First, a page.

Pacific Pests, Pathogens and Weeds - Online edition

Pacific Pests, Pathogens, Weeds & Pesticides

Elephant's foot (459)

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  • Widespread. Asia, Africa, North, South and Central America, Caribbean, Oceania. In many Pacific islands.
  • Aggressive perennial weed of plantations, forming dense stands in sunny, dry, disturbed places, in pastures, where rainfall moderate to high, and threat to native species. Seeds prolifically and leaves of young plants produce thick ground cover smothering competitive species. Cattle do not eat it.  
  • Fast-growing, up to 1.5 m tall. Forms rosette of leaves, each up to 30 cm long, underside sticky and covered with hairs. One or more branched, flowering stems with smaller, alternate leaves, toothed margins, and winged leaf stalks. Flowerheads white flowerheads up to 2 cm wide, in clusters. Seeds black with bristles.
  • Spread: seeds, by fur of animals, clothing, wind; contaminant of pasture seeds; perhaps for medicine and as ornamental.
  • Biosecurity: Among 10 most important weeds of Vanuatu. On Global Invasive Species Database of alien invasive species (IUCN, 2020). Noxious weed in Fiji.
  • Biocontrol: Fly, Tetreuaresta obscuriventris, introduced to Fiji and  Hawaii. Little impact.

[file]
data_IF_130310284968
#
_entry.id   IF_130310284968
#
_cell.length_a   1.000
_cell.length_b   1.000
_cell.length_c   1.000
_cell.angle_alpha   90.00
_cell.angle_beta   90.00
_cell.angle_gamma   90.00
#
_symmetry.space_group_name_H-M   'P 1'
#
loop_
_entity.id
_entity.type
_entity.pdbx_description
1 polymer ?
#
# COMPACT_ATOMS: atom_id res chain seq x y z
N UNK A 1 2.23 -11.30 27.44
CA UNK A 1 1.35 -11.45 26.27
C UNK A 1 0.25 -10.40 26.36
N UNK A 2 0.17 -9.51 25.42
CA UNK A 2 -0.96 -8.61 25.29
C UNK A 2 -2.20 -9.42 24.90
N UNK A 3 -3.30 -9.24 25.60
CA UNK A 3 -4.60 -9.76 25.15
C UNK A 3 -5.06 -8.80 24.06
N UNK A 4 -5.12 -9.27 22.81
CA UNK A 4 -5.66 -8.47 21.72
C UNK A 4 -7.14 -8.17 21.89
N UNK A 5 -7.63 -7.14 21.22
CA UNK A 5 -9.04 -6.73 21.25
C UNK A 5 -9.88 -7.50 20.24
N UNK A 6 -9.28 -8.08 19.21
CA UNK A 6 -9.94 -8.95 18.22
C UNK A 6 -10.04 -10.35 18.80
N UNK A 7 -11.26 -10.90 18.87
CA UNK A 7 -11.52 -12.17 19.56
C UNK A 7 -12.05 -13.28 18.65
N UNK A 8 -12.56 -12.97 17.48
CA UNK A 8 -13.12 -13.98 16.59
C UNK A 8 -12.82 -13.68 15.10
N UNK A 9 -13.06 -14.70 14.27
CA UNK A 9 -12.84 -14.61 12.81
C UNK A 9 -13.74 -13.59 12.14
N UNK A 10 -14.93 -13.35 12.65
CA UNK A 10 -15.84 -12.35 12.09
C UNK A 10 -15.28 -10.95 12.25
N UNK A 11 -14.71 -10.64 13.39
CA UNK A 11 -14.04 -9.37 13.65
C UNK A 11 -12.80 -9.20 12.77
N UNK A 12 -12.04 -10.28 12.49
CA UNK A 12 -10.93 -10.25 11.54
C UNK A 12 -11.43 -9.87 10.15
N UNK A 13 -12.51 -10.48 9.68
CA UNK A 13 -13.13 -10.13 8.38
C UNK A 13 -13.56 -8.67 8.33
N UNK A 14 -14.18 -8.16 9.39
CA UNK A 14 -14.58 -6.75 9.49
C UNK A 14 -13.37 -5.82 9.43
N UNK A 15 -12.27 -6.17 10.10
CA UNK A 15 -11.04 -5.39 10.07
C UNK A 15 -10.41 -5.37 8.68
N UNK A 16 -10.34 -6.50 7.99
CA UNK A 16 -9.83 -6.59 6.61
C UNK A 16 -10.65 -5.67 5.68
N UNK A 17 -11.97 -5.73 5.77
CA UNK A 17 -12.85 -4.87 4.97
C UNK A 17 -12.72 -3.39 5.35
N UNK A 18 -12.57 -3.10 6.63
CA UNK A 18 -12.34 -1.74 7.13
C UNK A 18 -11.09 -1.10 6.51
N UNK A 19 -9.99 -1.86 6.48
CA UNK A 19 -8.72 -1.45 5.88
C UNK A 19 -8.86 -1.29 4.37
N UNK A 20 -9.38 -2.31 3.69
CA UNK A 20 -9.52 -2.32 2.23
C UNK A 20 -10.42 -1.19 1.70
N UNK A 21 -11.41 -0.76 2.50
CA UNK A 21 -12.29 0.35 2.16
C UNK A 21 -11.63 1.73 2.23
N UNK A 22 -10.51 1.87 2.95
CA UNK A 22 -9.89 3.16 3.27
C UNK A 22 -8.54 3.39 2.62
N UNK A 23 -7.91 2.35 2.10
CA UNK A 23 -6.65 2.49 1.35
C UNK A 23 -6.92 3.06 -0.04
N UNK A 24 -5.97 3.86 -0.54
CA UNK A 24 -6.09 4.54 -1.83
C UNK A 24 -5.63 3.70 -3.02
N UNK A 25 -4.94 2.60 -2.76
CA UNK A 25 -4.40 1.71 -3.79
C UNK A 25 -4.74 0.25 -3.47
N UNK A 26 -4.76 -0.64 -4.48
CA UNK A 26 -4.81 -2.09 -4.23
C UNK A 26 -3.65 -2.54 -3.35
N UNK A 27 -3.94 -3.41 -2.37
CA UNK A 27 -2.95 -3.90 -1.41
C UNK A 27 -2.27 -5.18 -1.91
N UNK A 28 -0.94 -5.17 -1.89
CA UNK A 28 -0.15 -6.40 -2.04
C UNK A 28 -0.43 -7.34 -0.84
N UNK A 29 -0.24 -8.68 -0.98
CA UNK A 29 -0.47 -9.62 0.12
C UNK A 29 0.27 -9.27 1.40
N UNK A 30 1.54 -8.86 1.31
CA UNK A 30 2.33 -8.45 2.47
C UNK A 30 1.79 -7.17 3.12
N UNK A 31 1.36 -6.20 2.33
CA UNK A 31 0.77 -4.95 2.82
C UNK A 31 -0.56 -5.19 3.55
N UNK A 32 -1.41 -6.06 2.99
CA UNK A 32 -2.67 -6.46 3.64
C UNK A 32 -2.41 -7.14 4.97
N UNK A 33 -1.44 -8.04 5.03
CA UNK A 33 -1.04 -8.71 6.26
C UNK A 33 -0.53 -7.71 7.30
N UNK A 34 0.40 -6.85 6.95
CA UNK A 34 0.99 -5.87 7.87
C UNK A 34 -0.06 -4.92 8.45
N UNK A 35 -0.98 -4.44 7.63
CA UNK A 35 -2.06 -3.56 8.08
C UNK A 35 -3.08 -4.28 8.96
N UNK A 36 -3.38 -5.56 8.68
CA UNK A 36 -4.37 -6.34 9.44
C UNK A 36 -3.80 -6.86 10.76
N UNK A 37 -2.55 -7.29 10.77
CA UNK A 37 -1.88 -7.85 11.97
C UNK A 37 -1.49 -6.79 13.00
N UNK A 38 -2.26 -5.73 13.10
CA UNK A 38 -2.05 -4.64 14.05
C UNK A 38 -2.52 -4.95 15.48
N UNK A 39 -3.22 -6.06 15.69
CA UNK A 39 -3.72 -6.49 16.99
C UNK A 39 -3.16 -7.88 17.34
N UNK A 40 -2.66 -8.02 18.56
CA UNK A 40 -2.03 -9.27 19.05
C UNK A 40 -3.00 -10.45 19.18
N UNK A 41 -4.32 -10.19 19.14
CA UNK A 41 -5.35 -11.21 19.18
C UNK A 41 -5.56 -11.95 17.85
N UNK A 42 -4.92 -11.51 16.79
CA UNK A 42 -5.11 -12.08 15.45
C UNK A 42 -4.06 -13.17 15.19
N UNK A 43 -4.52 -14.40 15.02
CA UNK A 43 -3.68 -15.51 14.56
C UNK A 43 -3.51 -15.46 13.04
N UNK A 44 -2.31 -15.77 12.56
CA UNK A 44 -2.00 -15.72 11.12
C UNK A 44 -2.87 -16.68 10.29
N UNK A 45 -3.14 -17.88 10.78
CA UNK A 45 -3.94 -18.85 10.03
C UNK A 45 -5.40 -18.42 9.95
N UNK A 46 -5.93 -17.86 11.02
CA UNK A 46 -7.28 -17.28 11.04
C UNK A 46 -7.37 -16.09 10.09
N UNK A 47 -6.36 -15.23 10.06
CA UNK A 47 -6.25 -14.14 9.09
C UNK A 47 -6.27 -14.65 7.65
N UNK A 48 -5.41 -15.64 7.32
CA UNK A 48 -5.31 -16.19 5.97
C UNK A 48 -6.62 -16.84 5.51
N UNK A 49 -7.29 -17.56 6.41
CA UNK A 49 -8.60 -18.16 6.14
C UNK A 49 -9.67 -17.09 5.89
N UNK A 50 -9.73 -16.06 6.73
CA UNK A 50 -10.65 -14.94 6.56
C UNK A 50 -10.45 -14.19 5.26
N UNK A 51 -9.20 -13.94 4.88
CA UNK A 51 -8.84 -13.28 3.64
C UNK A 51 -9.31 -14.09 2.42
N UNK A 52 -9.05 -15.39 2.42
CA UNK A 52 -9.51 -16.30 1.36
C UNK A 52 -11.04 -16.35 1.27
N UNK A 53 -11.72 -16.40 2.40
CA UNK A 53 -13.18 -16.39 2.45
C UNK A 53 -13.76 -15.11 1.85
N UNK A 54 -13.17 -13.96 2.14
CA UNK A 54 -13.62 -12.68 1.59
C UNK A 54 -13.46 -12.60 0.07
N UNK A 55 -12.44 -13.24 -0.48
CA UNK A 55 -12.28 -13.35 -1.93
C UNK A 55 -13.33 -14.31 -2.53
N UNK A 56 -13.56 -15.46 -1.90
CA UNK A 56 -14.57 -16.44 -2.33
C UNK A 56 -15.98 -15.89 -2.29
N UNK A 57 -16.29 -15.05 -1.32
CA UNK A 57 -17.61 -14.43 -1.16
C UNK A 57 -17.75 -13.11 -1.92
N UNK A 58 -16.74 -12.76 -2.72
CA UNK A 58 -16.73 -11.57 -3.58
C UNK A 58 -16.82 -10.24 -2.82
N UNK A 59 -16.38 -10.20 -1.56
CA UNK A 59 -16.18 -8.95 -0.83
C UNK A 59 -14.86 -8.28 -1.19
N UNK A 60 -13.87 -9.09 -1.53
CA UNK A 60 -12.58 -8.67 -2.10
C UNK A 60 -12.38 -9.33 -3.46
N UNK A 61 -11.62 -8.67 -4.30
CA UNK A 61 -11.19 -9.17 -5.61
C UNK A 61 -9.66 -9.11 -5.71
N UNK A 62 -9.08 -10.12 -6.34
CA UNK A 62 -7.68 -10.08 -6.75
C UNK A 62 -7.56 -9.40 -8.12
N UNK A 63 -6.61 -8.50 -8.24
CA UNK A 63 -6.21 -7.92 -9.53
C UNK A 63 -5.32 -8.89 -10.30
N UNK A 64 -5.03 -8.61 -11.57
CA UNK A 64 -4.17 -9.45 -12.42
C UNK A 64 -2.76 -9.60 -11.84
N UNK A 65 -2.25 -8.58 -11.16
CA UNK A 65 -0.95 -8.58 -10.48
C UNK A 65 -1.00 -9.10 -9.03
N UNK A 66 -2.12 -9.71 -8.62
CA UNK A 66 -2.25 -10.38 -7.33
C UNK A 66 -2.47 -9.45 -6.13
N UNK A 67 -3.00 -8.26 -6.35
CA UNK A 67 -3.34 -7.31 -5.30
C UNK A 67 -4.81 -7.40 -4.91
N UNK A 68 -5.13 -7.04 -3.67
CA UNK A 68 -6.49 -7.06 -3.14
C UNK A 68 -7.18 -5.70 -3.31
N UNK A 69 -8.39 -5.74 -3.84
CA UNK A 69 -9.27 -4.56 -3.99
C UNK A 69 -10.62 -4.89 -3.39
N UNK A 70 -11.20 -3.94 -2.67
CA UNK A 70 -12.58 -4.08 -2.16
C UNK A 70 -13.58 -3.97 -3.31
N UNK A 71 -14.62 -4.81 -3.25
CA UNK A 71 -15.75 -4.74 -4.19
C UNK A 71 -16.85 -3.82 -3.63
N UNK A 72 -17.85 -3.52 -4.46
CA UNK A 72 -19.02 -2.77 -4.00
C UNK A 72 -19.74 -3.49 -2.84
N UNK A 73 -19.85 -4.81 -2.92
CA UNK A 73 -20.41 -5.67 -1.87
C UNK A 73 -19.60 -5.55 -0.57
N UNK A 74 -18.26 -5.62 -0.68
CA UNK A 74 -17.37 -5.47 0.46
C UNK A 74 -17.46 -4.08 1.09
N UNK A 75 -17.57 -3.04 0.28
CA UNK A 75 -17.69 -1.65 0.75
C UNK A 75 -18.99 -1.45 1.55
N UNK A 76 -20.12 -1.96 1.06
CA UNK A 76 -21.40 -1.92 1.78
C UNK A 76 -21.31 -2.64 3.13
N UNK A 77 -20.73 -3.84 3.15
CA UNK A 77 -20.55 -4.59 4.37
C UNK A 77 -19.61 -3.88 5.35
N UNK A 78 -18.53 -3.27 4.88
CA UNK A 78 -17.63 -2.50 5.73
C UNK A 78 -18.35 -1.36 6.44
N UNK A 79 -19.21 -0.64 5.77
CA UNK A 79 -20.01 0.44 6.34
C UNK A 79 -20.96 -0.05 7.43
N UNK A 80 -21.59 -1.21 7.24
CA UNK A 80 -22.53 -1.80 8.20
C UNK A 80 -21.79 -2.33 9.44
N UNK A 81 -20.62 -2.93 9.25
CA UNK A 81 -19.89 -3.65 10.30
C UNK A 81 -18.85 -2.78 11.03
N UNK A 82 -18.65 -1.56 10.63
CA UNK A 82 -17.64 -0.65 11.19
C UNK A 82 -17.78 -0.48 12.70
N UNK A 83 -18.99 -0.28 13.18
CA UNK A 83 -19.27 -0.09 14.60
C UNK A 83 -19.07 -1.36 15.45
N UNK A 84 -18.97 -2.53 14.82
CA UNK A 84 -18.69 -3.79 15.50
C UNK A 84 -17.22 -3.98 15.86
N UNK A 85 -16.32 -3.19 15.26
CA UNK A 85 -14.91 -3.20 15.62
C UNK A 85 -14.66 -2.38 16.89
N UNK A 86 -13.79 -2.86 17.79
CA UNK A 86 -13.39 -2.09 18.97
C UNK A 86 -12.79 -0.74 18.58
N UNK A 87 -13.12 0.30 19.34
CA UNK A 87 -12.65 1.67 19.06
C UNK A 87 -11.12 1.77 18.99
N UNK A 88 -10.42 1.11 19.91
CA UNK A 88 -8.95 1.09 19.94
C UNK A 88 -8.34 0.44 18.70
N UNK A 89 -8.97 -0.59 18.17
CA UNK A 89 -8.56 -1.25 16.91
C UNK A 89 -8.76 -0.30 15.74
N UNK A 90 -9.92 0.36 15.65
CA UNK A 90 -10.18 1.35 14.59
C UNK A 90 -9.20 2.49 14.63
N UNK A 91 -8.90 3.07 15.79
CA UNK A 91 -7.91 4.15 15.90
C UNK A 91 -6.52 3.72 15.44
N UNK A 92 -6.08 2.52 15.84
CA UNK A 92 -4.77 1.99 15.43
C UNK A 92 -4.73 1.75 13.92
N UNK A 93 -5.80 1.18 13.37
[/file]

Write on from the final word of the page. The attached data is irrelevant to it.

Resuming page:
• Cultural control: Hoeing; mowing (plus herbicide); plough, disc and harrow; vehicle hygiene.
  • Chemical control: in Australia: fluroxypy; glyphosate; triclopyr + picloram; metsulfuron-methy; picloram. Elsewhere, glyphosate or MCPA (Fiji); 2,4-D.
Common Name

Elephant's foot; it is also known as tobacco weed.

Scientific Name

Elephantopus mollis. Some authorities consider it synonymous with Elephantopus scaber, but others keep them separate, although they are closely related. It is a member of the Asteraceae.

AUTHORS Grahame Jackson & Aradhana Deesh
Adapted from Elephant's foot (Elephantopus mollis) (2018) Weeds of SE Qld and Northern NSW. Lucidcentral. (; and additional information from CABI (2019) Elephantopus mollis (elephant's foot). Invasive Species Compendium. (; and Waterhouse DF, Norris KR (1987) Elephantopus scaber Linnaeus. Biological Control Pacific Prospects. Inkata Press, Melbourne. and from CHAH (2020) Elephantopus mollis Kunth Elephant's foot. Department of Sustainability, Environment, Water, Population and Communities. ( Photo 1 Forest & Kim Starr. Starr Environmental, Photo 2 Vinayaraj Elephantopus_scaber. Photo 3 Gerald McCormack, Cook Islands Biodiversity & Natural Heritage. ( Photo 4 OM Montiel Close-up of the flowerhead.

Produced with support from the Australian Centre for International Agricultural Research under project HORT/2016/185: Responding to emerging pest and disease threats to horticulture in the Pacific islands, implemented by the University of Queensland, in association with the Pacific Community and Koronivia Research Station, Ministry of Agriculture, Fiji.

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